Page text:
The most recent pictures - conceived by Uka for the exhibition titled “Inner Frame” - have nothing whatsoever to do with duplicates, painted after photographs he either took himself or was sent by friends. Rather, they are the product of the gradual distillation of the essence of the perceptions buried deep in his memory from the time of his early farewell from Nigeria in the year 2007. Ultimately, he wants access to what photographs conceal, because they truly always only touch the surface of things. Something solemn resonates when he gazes at them. Indeed, as a melancholic, who zooms in on the distant world back then with his inner eye, he paints pictures out of the summery freshness of the past as if they had a solid consistency and complete contemporaneity. They are painted freely from memory and shaped by his desire for a clear composition, so they are not authentic in the sense that they intend to capture and document lost time and its appearance exactly how it once was or still is. What Uka strives for is the benefit of an illusion of eternity, based on the gestures and postures of the people, known and unknown, who have remained in his memory.
When asked what the impetus for this splendid retrospective was, Uka speaks of the sudden confusion he experienced during telephone calls with friends and his sister and brother. In them, he found out that much of what he remembers has disappeared and a few of the people he once knew have died in the meantime. Like a magician, he projects these virtual inner images on the canvas as if he wanted to save them from ultimately being forgotten. This is also the case with the portrait of a woman in a white dress with a hat, sitting on a green sofa in front of a blue wall. Next to her on the pillow is a copy of “Nervous Conditions”, the first novel by black Zimbabwean novelist Tsitsi Dangarembga, published in 1988. By symbolically placing this book that Uka himself is currently reading in her hands, he establishes a link between his current examination of one of many African cultures and the time before he arrived in Europe. This image of an unknown woman without any direct references, creates a connection between the person reading now and the person remembering and is also distinguished by the beautiful freshness of his contemporaneity.
Uka - who left his hometown at the of age 16 studied later Art in Lagos 2000 - 2006 and came to Germany 13 years ago as a 32 year-old in order to further his studies at the Arts Academy of Düsseldorf - pores over the vast landscapes of his memories like an archaeologist. At the same time, he delights us viewers with an imaginary, unblinkered journey to an African country, its way of life and its culture. We travel to a continent beyond our Western field of vision alongside a passionate insider, whose heart oscillates between Western and African culture. The group picture of two women and a man, sitting together near an open fireplace with a large pan of the kind used to cook with in Nigeria, also bears witness to this. In composing his pictures Uka feels no inclination towards the documentary. This fact does not just have to do with him being an artist who creates what does not exist as such while awakening the appearance of its existence; it also has to do his deep mistrust towards the authenticity of memory. His preoccupation with memory has taught him that it is rather gestures and postures that imprint themselves on our minds and that memory is simultaneously deceptive and true. This is also a reason why he composes colours into something approximating the feelings his memory unleashes. Then again, he subordinates them to the logic of his artificial compositions. All in all, he is a visionary in love with color, who fabricates significant pictures parallel to his memory and, in doing so, displays their essence.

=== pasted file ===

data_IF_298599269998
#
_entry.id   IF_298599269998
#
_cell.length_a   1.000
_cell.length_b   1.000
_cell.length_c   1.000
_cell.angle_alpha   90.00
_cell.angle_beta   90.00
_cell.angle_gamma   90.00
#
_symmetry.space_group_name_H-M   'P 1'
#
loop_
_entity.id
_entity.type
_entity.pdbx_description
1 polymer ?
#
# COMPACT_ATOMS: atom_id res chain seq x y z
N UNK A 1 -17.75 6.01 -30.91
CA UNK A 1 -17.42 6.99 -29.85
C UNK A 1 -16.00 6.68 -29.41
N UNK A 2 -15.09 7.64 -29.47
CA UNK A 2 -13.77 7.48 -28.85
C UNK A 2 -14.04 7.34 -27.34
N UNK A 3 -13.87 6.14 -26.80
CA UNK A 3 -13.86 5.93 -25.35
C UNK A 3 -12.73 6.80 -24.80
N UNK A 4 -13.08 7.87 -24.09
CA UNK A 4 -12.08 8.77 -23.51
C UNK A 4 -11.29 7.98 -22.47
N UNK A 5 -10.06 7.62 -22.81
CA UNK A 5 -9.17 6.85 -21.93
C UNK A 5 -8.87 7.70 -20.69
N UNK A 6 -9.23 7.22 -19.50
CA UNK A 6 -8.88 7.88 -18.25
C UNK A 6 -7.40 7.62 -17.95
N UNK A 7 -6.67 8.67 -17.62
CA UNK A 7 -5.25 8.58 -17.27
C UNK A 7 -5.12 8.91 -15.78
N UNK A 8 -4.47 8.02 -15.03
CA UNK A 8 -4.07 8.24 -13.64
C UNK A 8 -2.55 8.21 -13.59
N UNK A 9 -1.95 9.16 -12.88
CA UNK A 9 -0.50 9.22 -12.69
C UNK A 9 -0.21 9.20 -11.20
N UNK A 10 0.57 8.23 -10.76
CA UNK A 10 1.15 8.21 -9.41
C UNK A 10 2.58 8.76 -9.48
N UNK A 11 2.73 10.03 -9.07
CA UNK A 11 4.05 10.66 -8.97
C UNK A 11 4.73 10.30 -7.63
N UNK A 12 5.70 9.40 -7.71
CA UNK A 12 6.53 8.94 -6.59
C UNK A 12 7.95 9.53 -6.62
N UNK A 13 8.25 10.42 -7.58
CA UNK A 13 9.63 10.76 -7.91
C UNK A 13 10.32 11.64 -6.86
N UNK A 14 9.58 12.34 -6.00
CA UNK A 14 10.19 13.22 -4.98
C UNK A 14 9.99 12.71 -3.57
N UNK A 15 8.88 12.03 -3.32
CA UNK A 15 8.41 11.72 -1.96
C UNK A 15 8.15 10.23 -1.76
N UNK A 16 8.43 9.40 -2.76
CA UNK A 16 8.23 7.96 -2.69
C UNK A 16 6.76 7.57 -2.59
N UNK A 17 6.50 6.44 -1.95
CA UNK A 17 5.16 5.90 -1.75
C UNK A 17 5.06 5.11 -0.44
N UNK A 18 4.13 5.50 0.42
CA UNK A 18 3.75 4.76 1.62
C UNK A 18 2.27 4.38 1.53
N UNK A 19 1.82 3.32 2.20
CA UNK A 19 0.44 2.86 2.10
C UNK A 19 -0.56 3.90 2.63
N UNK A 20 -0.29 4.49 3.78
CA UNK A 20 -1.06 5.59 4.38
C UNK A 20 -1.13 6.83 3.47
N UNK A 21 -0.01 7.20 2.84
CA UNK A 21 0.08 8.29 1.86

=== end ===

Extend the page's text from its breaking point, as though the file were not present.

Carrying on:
./ Participating Artists


Peter Uka


Exhibitions Overview

 
  Idowu Oluwaseun | REVOLUTIONS PER MINUTE: a synthesis of time and sound
Oct 30, 2020 - Dec 12, 2020


 
  Peter Uka | Inner Frame
Aug 28, 2020 - Oct 24, 2020


 
  Harding Meyer | new works
Jun 05, 2020 - Jul 15, 2020


 
  Mary A. Kelly | Chair
Mar 14, 2020 - May 30, 2020


 
  Michael Tolloy | Solid Solidarity
Jan 17, 2020 - Feb 29, 2020


 
  Kate Waters | Love Shacks and other Hideouts
Oct 18, 2019 - Jan 09, 2020


 
  Frank Bauer | Paths of Inaccuracy
Aug 30, 2019 - Oct 12, 2019


 
  Christian Bazant-Hegemark | Kindness of Strangers
Jun 07, 2019 - Jul 13, 2019


 
  Sandra Ackermann | Escape into your Reality
May 03, 2019 - Jun 01, 2019


 
  Kay Kaul | Cloudbusting
Mar 08, 2019 - Apr 27, 2019


 
  Jurriaan Molenaar | Fermate
Jan 18, 2019 - Mar 02, 2019


 
  Harding Meyer / Humanize
Oct 19, 2018 - Jan 12, 2019


 
  Mihoko Ogaki / Soft Landing
Aug 31, 2018 - Oct 13, 2018


 
  Iwajla Klinke / ONEIRONAUTS
Jun 08, 2018 - Aug 18, 2018


 
  Peter Uka / Fragment of the Present Passed
Apr 13, 2018 - May 26, 2018


 
  Daniel Heil / Monologues
Mar 09, 2018 - Apr 07, 2018


 
  Düsseldorf Photo Weekend 2018
Feb 16, 2018 - Feb 18, 2018


 
  Sandra Senn / Zwischen Zwei Meeren
Jan 26, 2018 - Mar 03, 2018